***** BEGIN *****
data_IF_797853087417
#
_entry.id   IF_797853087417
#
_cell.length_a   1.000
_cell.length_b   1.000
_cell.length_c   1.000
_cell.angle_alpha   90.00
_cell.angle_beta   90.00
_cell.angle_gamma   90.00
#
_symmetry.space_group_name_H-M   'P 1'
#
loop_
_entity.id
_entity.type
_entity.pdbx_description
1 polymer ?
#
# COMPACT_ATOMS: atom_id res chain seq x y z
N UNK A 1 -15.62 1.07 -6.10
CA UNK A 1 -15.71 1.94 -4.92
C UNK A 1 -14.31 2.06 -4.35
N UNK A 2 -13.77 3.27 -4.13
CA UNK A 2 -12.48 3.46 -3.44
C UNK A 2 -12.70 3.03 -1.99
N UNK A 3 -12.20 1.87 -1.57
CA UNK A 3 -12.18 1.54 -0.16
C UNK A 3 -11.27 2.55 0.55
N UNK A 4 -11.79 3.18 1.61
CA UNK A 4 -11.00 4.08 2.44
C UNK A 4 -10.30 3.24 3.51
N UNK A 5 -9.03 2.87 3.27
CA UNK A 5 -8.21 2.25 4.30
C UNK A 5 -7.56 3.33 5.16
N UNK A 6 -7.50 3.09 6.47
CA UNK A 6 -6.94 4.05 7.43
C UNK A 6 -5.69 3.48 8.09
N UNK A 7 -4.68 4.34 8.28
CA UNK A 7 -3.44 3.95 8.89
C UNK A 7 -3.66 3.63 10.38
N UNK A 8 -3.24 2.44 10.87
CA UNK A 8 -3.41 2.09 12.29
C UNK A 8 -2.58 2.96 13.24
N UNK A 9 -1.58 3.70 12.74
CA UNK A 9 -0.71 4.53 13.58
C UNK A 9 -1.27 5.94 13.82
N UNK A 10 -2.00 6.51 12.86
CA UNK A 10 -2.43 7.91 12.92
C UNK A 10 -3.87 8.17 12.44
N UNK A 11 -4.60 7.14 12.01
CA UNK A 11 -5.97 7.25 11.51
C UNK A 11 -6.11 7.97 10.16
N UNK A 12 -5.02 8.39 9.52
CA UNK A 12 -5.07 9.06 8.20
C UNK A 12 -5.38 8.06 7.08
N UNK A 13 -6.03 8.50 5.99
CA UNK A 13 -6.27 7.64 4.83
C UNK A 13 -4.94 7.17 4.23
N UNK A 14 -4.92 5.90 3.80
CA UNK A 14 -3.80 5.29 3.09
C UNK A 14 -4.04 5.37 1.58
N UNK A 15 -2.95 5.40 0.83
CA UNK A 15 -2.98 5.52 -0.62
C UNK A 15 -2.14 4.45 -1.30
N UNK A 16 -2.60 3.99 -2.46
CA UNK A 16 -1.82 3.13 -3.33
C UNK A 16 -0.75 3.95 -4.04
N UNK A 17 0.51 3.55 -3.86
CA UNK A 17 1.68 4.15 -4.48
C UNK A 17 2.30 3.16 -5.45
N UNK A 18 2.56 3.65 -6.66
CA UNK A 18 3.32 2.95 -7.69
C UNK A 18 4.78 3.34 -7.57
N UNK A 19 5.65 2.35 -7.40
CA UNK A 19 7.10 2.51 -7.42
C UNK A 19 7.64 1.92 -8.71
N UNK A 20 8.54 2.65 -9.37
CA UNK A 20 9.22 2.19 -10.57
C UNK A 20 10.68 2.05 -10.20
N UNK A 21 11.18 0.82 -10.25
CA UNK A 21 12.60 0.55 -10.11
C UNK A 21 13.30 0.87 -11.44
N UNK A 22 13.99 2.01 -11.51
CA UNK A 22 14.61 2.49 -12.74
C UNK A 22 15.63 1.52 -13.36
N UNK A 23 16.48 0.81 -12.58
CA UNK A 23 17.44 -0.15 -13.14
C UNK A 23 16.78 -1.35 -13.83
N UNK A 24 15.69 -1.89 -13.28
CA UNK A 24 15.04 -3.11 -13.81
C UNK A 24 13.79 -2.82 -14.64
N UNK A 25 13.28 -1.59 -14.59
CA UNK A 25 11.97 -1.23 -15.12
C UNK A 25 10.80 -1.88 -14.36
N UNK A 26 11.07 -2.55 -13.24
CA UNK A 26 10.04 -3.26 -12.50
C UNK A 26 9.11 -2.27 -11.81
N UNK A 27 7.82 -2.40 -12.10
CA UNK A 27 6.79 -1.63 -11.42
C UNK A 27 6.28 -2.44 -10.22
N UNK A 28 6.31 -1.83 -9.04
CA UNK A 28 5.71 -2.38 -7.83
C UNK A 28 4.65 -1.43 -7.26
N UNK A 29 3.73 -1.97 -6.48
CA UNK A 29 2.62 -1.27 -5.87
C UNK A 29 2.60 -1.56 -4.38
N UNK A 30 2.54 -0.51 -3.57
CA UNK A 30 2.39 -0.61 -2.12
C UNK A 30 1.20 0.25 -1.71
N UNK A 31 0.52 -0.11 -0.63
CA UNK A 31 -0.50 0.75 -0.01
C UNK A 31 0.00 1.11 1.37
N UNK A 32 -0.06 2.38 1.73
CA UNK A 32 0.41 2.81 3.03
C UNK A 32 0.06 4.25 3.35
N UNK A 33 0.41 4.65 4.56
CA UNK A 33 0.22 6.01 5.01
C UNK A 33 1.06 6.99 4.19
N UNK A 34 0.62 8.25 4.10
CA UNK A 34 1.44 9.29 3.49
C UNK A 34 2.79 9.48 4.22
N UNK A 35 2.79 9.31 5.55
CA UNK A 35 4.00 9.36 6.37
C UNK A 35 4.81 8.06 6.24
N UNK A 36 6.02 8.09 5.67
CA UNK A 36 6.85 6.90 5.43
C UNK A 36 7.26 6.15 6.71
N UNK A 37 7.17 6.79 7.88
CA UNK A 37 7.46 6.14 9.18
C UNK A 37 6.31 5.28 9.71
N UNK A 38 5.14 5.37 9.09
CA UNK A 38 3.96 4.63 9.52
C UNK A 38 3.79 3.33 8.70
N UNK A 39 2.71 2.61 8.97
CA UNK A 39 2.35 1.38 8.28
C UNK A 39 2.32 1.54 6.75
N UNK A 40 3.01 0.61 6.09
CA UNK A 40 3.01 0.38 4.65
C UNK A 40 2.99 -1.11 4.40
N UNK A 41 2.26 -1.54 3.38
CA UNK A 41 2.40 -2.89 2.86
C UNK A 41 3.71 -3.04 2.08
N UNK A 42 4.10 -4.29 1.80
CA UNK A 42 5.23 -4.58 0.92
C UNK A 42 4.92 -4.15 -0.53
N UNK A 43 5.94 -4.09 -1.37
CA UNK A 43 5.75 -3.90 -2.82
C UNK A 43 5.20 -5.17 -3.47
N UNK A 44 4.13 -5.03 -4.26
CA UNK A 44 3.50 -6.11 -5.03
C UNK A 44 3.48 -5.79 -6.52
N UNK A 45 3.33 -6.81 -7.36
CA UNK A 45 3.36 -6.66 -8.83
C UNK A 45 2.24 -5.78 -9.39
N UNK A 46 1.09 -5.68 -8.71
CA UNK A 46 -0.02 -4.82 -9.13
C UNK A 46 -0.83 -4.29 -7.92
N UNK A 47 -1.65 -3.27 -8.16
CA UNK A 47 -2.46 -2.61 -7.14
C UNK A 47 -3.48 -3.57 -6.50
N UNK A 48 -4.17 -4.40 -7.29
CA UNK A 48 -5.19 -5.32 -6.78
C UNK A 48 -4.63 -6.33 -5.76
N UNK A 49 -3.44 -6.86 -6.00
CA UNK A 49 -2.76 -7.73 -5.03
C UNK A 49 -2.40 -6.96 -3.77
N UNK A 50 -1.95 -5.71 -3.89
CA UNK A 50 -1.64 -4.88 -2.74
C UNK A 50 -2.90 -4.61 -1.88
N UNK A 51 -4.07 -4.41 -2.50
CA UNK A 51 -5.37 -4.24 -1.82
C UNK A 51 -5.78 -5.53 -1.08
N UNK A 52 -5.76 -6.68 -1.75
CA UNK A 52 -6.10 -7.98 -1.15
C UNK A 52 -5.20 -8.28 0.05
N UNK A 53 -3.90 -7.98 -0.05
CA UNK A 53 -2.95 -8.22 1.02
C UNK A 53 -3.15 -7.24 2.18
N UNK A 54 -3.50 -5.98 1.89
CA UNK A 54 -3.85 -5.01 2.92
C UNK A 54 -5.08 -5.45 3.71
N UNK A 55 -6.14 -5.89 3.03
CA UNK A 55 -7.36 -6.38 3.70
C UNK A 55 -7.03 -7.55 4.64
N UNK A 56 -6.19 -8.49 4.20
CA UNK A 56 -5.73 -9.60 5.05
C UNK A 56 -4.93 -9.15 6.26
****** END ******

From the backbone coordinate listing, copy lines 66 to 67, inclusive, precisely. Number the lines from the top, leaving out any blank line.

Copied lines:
N UNK A 16 -2.60 3.99 -2.46
CA UNK A 16 -1.82 3.13 -3.33